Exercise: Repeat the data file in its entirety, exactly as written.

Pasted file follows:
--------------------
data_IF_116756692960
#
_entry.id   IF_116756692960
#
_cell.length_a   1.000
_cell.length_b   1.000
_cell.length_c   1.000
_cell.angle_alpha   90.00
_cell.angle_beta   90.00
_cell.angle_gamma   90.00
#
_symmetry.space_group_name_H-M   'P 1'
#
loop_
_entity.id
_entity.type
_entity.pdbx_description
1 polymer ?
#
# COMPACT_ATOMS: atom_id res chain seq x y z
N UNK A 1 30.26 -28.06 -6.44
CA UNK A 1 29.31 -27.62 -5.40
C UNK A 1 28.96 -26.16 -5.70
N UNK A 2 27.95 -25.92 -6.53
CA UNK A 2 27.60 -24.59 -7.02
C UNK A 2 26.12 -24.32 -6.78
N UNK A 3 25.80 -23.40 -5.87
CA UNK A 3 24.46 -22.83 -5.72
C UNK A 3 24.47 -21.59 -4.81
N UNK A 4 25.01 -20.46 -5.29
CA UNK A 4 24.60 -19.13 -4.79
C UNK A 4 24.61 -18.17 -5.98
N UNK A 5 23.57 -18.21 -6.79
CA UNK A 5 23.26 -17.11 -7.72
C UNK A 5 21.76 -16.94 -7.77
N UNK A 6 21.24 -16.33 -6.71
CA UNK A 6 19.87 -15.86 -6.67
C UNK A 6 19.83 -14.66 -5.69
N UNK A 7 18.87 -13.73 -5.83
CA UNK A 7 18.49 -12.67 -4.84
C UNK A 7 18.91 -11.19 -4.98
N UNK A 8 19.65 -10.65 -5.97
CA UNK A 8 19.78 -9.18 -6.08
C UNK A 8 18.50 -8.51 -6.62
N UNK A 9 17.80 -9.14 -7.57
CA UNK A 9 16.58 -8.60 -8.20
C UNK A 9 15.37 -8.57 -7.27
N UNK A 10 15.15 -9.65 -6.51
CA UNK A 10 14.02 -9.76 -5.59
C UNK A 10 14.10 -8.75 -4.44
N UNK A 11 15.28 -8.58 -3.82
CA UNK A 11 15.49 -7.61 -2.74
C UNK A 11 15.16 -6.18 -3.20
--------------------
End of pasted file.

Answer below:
data_IF_116756692960
#
_entry.id   IF_116756692960
#
_cell.length_a   1.000
_cell.length_b   1.000
_cell.length_c   1.000
_cell.angle_alpha   90.00
_cell.angle_beta   90.00
_cell.angle_gamma   90.00
#
_symmetry.space_group_name_H-M   'P 1'
#
loop_
_entity.id
_entity.type
_entity.pdbx_description
1 polymer ?
#
# COMPACT_ATOMS: atom_id res chain seq x y z
N UNK A 1 30.26 -28.06 -6.44
CA UNK A 1 29.31 -27.62 -5.40
C UNK A 1 28.96 -26.16 -5.70
N UNK A 2 27.95 -25.92 -6.53
CA UNK A 2 27.60 -24.59 -7.02
C UNK A 2 26.12 -24.32 -6.78
N UNK A 3 25.80 -23.40 -5.87
CA UNK A 3 24.46 -22.83 -5.72
C UNK A 3 24.47 -21.59 -4.81
N UNK A 4 25.01 -20.46 -5.29
CA UNK A 4 24.60 -19.13 -4.79
C UNK A 4 24.61 -18.17 -5.98
N UNK A 5 23.57 -18.21 -6.79
CA UNK A 5 23.26 -17.11 -7.72
C UNK A 5 21.76 -16.94 -7.77
N UNK A 6 21.24 -16.33 -6.71
CA UNK A 6 19.87 -15.86 -6.67
C UNK A 6 19.83 -14.66 -5.69
N UNK A 7 18.87 -13.73 -5.83
CA UNK A 7 18.49 -12.67 -4.84
C UNK A 7 18.91 -11.19 -4.98
N UNK A 8 19.65 -10.65 -5.97
CA UNK A 8 19.78 -9.18 -6.08
C UNK A 8 18.50 -8.51 -6.62
N UNK A 9 17.80 -9.14 -7.57
CA UNK A 9 16.58 -8.60 -8.20
C UNK A 9 15.37 -8.57 -7.27
N UNK A 10 15.15 -9.65 -6.51
CA UNK A 10 14.02 -9.76 -5.59
C UNK A 10 14.10 -8.75 -4.44
N UNK A 11 15.28 -8.58 -3.82
CA UNK A 11 15.49 -7.61 -2.74
C UNK A 11 15.16 -6.18 -3.20